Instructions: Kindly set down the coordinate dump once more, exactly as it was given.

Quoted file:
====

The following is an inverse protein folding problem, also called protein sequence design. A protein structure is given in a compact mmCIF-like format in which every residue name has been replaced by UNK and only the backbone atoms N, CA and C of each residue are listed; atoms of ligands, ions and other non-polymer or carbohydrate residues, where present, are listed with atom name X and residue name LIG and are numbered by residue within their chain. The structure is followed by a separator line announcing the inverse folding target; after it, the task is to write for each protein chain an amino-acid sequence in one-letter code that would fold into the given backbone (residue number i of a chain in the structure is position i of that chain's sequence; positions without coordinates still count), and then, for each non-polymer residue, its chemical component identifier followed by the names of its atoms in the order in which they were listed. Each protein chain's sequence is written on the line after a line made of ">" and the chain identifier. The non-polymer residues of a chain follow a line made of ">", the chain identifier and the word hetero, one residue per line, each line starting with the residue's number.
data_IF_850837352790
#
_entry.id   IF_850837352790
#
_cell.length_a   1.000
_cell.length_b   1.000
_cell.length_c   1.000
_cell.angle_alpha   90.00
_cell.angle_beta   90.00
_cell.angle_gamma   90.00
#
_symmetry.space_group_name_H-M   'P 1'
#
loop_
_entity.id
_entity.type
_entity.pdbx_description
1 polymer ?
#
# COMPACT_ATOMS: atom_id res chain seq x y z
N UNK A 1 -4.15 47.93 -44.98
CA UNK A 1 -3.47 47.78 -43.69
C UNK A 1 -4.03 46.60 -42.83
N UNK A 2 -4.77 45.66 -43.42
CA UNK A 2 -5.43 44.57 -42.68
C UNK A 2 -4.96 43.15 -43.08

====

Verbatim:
The following is an inverse protein folding problem, also called protein sequence design. A protein structure is given in a compact mmCIF-like format in which every residue name has been replaced by UNK and only the backbone atoms N, CA and C of each residue are listed; atoms of ligands, ions and other non-polymer or carbohydrate residues, where present, are listed with atom name X and residue name LIG and are numbered by residue within their chain. The structure is followed by a separator line announcing the inverse folding target; after it, the task is to write for each protein chain an amino-acid sequence in one-letter code that would fold into the given backbone (residue number i of a chain in the structure is position i of that chain's sequence; positions without coordinates still count), and then, for each non-polymer residue, its chemical component identifier followed by the names of its atoms in the order in which they were listed. Each protein chain's sequence is written on the line after a line made of ">" and the chain identifier. The non-polymer residues of a chain follow a line made of ">", the chain identifier and the word hetero, one residue per line, each line starting with the residue's number.
data_IF_850837352790
#
_entry.id   IF_850837352790
#
_cell.length_a   1.000
_cell.length_b   1.000
_cell.length_c   1.000
_cell.angle_alpha   90.00
_cell.angle_beta   90.00
_cell.angle_gamma   90.00
#
_symmetry.space_group_name_H-M   'P 1'
#
loop_
_entity.id
_entity.type
_entity.pdbx_description
1 polymer ?
#
# COMPACT_ATOMS: atom_id res chain seq x y z
N UNK A 1 -4.15 47.93 -44.98
CA UNK A 1 -3.47 47.78 -43.69
C UNK A 1 -4.03 46.60 -42.83
N UNK A 2 -4.77 45.66 -43.42
CA UNK A 2 -5.43 44.57 -42.68
C UNK A 2 -4.96 43.15 -43.08